“Uncle Miles always said the funkiest bass players were from Chicago…Frank Russell proves him right.” — Vince Wilburn Jr., Drummer and Nephew of Miles Davis
Frank met Vince Wilburn Jr., Robert Irving III and Randy Hall at the home of drummer Terry Morrisette. “The Miles Davis album “The Man With The Horn” had just come out and these guys on the album were heroes to me,” explains Frank. “They took me right in when they found out I played with the late Ken Chaney who Vince used to play with and he would still come and sit in with us when he was in town. We are like brothers now!” It is in large part to Vince’s suggestion that the concept for Frank’s acclaimed CD “Circle Without End” was born.
Lakland Bass guitarist Frank Russell, a native of Chicago, started his music career early playing drums, guitar and sax before switching to bass guitar at the age of 14, and has been playing it ever since. Along the way working or recording with such diverse artists as The Spaniels, Dee Clark, Dee Dee Warwick, Ladysmith Black Mambazo, Freddie Hubbard, Ramsey Lewis, Bobby Irving , Art Porter, Alphonse Mouzon, Red Holt, Mike Wolff, Willie Pickens, Peter Erskine, Ken Chaney, Sugar Blue and many others. Frank has recorded five CDs with acclaimed guitarist, Henry Johnson, whose first CD “You’re the One” garnered a five star rating in Down Beat Magazine, received number one status in radio airplay across the country & was nominated for a Grammy. Frank has recorded two CDs under his own name. The first, “Covering All Basses,” where he plays fretless, four and five string and acoustic bass guitars and the latest, “Circle Without End.” Frank is an endorsee and clinician of Lakland Guitars and Gallien-Krueger. He also endorses GHS Strings.
Robyn Goodman was immediately interested when approached about producing Rodgers + Hammerstein’s Cinderella on Broadway for the first time. Just thinking about the story’s romance and score made her giddy. And then, of course, there were the marketing opportunities.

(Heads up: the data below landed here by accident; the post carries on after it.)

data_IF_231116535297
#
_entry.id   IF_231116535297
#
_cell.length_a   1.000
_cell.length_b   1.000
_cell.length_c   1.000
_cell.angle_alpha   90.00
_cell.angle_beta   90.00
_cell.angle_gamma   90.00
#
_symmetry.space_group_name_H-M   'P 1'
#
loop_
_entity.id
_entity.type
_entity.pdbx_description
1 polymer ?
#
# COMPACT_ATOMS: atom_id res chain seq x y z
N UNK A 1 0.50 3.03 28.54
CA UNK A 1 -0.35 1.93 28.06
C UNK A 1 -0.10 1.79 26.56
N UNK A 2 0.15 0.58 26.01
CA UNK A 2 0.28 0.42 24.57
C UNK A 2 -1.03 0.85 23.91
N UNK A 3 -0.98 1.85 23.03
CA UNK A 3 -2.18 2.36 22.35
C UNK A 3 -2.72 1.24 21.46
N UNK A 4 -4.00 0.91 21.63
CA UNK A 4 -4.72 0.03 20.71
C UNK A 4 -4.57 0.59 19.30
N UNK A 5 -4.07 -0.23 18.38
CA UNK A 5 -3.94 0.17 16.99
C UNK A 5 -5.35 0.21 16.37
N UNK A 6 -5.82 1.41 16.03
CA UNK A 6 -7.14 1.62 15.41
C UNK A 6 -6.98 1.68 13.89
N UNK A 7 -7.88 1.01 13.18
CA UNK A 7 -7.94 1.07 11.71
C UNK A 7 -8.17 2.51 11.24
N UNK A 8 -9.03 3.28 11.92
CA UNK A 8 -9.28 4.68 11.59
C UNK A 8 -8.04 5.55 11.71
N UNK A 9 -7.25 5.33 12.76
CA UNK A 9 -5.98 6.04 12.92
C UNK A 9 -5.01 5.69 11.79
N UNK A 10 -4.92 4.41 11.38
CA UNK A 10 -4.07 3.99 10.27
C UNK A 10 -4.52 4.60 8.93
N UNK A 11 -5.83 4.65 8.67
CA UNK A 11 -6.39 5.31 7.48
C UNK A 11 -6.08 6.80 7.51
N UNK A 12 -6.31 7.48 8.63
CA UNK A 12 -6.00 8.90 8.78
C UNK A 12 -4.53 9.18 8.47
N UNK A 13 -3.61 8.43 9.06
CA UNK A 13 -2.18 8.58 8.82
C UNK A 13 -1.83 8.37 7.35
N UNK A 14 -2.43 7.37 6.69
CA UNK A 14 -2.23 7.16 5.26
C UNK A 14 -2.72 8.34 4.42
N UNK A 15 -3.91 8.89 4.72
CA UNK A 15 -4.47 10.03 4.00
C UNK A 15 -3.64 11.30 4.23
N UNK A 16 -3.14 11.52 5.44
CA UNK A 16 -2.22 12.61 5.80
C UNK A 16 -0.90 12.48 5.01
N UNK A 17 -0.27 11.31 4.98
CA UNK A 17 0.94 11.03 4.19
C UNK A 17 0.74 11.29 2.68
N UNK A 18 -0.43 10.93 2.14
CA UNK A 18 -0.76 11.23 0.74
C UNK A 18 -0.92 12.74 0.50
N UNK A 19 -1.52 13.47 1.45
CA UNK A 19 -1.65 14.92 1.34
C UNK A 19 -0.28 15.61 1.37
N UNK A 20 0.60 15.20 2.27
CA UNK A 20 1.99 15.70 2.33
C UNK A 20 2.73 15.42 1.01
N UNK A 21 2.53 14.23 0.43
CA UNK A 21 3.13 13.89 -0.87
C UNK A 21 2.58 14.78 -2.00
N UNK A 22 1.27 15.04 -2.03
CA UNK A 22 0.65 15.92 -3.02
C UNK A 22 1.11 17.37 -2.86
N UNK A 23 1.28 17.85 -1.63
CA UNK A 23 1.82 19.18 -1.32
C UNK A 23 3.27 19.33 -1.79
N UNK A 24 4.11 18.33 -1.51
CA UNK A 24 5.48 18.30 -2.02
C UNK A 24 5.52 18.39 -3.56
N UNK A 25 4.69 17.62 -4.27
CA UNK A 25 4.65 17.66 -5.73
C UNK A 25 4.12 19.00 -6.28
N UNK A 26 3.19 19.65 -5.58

“Cinderella is a beloved brand,” said Ms. Goodman, who won Tony Awards for producing Avenue Q and In the Heights. “I understood what an advantage that was.”
But like good fairy godmothers, she and her partners sprinkled magic on their baby. A Broadway veteran updated the story to carry a more empowering message for girls. A five-time Tony winner designed the sumptuous costumes. And executives conjured up a marketing campaign with Stuart Weitzman, the New York Palace hotel and Brooks Brothers, among others.
The show even permits Prince Charmings to propose to their beloveds onstage after performances (there’s been one so far—she said yes—and another is expected next month). The production will also arrange princess-themed parties.
The efforts have generated reams of press in outlets ranging fromThe New Yorker to gossipmonger Perez Hilton’s blog.
“The show is singular in how it has taken the brand’s assets and extended them,” said Susan Lee, chief marketing officer at the Nederlander Organization, a theater owner that is not involved in the show.
The marketing appears to be working as the show prepares to open March 3. For the week ended Feb. 17,Cinderella previews were essentially sold out and generated an impressive $1.1 million in ticket sales. However, the spring season is just beginning, and no other new musical has started previews. Competition will intensify in the coming weeks.
Once upon a time, marketing Broadway shows consisted of taking out ads and hiring a press agent. To make a splash now, shows must go beyond that, a trend that has intensified in recent years with the explosion in the number of media outlets. Producers want to promote their plays in nontraditional venues to broaden audiences beyond regular theatergoers. They create buzz for straight plays by casting big movie stars and use tactics like tie-ins for musicals.
This season the breadth of the partnerships is on full display. The producers of Motown: The Musical joined forces with Chrysler for the first-ever national TV ad campaign for a Broadway musical. Meanwhile, the team behind Annie orchestrated a host of cross-promotions with companies ranging from Pedigree Petfoods to Dylan’s Candy Bar. More are on the way.
“You want to get your brand off just the theater pages,” said Betsy Bernstein, president of BDB Marketing, which promotes Annie.